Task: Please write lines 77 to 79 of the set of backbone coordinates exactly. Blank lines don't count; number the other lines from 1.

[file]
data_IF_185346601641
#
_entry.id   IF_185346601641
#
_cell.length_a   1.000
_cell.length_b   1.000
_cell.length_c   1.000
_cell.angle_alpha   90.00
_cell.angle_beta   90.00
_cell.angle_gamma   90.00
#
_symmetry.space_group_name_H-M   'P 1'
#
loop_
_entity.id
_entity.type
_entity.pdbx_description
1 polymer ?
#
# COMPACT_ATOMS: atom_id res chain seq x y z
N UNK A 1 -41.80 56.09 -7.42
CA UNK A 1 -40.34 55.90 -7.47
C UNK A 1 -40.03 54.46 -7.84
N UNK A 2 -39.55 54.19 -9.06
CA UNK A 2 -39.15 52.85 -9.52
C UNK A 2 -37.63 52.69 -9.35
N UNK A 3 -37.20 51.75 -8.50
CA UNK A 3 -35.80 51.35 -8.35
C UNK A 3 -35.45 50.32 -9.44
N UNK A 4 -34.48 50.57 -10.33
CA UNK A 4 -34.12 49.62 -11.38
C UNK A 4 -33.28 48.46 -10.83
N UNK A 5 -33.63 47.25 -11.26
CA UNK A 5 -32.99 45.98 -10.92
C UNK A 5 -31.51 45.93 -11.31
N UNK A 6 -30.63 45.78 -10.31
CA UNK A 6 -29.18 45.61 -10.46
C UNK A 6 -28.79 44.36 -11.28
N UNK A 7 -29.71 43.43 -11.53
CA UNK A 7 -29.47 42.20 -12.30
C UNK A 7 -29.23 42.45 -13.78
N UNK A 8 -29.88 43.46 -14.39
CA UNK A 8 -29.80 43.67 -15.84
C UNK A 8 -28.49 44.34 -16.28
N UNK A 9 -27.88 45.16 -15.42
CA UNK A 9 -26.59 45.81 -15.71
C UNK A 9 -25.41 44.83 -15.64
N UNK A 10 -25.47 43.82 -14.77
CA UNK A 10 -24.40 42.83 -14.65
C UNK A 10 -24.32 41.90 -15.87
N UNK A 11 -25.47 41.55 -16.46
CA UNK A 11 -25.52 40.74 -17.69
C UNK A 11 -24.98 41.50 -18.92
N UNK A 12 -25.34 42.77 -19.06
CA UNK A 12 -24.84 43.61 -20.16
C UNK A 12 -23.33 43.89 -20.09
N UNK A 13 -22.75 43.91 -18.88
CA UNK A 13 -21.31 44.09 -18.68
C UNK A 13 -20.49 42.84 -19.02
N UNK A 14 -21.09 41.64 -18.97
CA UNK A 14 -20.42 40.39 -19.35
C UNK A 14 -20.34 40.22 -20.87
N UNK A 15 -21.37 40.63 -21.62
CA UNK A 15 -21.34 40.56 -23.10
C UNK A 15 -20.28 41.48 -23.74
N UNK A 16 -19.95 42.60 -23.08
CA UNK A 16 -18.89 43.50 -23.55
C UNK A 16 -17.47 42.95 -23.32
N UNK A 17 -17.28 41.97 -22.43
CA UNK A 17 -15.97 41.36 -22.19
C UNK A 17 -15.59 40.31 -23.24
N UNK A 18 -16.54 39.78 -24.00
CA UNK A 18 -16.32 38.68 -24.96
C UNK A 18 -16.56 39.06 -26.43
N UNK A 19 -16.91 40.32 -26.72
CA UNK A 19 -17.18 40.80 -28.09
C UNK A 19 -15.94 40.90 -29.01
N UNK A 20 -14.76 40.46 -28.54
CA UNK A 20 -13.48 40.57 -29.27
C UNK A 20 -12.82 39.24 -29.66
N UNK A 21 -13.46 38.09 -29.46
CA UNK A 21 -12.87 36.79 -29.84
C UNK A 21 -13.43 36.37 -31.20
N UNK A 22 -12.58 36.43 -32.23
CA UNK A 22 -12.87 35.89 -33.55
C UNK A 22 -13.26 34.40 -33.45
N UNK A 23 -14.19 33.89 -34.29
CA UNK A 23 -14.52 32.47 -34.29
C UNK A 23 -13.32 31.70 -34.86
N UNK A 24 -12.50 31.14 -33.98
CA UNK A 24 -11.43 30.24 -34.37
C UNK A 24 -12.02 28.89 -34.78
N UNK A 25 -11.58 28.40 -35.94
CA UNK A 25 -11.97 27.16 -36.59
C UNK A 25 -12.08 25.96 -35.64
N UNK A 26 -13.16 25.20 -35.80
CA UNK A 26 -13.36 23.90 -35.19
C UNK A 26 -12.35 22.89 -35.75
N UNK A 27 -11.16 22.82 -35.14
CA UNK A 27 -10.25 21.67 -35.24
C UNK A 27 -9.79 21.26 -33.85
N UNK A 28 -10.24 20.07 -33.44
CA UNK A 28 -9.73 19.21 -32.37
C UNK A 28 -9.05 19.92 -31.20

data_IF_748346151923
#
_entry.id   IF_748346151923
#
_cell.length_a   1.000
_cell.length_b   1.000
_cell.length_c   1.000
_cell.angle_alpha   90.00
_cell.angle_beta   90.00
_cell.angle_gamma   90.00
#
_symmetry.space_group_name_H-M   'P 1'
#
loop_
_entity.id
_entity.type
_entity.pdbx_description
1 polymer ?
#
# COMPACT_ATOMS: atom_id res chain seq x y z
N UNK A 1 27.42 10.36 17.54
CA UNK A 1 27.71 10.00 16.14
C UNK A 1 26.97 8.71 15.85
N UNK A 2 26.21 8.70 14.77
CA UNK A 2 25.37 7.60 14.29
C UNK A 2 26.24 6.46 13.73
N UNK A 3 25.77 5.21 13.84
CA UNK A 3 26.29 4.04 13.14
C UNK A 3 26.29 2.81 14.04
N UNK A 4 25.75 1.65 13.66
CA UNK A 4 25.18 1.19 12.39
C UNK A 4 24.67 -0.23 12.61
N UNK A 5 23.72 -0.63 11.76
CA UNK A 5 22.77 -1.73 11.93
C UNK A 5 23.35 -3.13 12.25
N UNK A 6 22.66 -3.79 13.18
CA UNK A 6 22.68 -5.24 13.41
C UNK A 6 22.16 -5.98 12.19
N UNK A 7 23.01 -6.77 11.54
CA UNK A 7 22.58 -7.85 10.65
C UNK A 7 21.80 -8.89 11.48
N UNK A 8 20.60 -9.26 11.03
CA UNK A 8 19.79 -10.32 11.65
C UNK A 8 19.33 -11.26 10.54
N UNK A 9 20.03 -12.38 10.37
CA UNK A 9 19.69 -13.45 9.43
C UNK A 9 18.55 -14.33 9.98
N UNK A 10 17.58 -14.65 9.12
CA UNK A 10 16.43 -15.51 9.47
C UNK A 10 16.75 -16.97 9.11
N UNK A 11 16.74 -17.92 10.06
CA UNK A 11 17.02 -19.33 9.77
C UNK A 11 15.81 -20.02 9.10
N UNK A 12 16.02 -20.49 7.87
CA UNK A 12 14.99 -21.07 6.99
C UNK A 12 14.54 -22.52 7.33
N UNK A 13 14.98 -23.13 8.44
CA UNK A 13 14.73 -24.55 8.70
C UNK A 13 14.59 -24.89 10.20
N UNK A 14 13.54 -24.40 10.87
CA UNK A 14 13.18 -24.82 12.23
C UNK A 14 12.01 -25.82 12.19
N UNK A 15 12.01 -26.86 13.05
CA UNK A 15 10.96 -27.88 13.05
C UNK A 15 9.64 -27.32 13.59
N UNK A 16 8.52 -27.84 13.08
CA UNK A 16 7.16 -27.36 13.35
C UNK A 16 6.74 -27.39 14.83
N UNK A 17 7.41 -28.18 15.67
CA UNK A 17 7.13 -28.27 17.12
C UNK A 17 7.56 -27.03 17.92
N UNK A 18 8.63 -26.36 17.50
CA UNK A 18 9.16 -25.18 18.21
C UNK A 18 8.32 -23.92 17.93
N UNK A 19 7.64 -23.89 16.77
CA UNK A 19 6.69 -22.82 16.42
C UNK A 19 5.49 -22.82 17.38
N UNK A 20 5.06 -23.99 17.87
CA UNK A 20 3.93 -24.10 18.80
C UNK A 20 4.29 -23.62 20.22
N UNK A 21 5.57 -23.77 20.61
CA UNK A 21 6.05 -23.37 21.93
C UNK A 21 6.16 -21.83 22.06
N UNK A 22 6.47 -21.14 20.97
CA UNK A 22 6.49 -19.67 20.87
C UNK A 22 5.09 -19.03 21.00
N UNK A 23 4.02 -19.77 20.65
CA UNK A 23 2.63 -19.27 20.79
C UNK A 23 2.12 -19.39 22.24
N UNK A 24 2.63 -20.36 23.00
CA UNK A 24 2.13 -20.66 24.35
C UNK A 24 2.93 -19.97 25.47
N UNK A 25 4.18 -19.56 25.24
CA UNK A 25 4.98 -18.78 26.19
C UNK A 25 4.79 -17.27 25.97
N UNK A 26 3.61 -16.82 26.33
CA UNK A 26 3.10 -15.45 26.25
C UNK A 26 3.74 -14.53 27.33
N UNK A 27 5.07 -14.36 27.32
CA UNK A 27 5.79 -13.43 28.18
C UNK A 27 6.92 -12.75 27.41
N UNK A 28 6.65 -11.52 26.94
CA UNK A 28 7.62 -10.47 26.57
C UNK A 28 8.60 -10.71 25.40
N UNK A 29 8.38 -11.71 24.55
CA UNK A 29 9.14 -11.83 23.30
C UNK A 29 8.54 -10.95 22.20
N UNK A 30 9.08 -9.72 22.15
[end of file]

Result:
C UNK A 19 -15.94 40.90 -29.01
N UNK A 20 -14.76 40.46 -28.54
CA UNK A 20 -13.48 40.57 -29.27